Donald Trump opponents should spend less time psychoanalysing Trump supporters and more time reflecting on the reasons for their own deep unpopularity
Sometimes, one wonders whether the American left actually want to defeat Donald Trump at all, or if they are more interested in parading their superior moral virtue for others to see. Certainly, the way that they are behaving in the media at present suggests that defeating Trump has become less important than using him as a mirror to reflect their own supposed holiness.
What else could excuse the rash of execrable articles openly mocking Trump supporters and suggesting that they are morally and intellectually defective?
First, a sanctimonious piece in the Washington Post explaining to it’s oh-so-enlightened readers why “facts don’t matter to Trump’s Supporters“:
How did Donald Trump win the Republican nomination, despite clear evidence that he had misrepresented or falsified key issues throughout the campaign? Social scientists have some intriguing explanations for why people persist in misjudgments despite strong contrary evidence.
Trump is a vivid and, to his critics, a frightening present-day illustration of this perception problem. But it has been studied carefully by researchers for more than 30 years. Basically, the studies show that attempts to refute false information often backfire and lead people to hold on to their misperceptions even more strongly.
This literature about misperception was lucidly summarized by Christopher Graves, the global chairman of Ogilvy Public Relations, in a February 2015 article in the Harvard Business Review, months before Trump surfaced as a candidate. Graves is now writing a book about his research at the Rockefeller Foundation’s Bellagio Center in Italy.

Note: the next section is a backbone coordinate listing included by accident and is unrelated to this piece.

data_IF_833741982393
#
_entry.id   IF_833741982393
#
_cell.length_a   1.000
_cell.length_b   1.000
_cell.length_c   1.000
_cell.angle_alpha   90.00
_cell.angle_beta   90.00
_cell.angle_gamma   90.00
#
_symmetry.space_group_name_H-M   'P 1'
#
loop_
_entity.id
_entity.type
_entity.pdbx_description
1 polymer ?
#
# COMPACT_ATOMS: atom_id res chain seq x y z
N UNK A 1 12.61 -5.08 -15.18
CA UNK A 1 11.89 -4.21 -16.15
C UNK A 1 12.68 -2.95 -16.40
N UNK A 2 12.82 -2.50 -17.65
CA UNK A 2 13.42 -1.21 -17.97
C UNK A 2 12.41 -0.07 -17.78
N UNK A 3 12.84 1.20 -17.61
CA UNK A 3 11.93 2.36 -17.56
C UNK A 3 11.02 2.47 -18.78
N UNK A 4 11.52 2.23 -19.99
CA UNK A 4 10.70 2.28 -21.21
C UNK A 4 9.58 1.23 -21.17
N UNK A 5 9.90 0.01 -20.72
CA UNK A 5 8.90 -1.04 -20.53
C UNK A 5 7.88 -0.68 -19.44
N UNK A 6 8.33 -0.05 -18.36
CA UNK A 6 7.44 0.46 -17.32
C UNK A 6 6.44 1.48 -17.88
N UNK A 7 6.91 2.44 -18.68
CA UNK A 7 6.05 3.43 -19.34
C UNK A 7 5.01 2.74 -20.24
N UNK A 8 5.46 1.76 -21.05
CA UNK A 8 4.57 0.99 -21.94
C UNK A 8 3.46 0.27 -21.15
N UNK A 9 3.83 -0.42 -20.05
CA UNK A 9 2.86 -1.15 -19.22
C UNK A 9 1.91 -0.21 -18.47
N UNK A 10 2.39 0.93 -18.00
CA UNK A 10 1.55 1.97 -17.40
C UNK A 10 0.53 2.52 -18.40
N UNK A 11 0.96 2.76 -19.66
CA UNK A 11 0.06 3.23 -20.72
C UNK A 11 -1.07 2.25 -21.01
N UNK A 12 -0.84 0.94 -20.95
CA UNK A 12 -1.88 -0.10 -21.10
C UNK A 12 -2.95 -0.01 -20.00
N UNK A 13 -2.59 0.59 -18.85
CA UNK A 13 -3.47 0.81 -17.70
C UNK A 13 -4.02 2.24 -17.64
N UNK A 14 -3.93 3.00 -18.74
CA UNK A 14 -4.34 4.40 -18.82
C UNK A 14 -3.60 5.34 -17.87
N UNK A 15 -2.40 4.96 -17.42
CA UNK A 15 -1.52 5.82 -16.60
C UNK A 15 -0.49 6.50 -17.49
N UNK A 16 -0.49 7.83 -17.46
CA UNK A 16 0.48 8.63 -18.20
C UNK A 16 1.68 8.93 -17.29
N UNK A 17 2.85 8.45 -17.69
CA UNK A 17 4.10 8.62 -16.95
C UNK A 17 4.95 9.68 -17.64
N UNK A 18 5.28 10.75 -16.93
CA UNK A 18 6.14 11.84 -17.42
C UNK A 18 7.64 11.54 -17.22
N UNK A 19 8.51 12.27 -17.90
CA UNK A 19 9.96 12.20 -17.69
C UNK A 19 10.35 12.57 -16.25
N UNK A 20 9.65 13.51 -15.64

Graves’s article examined the puzzle of why nearly one-third of U.S. parents believe that childhood vaccines cause autism, despite overwhelming medical evidence that there’s no such link. In such cases, he noted, “arguing the facts doesn’t help — in fact, it makes the situation worse.” The reason is that people tend to accept arguments that confirm their views and discount facts that challenge what they believe.
This “confirmation bias” was outlined in a 1979 article by psychologist Charles Lord, cited by Graves. Lord found that his test subjects, when asked questions about capital punishment, responded with answers shaped by their prior beliefs. “Instead of changing their minds, most will dig in their heels and cling even more firmly to their originally held views,” Graves explained in summarizing the study.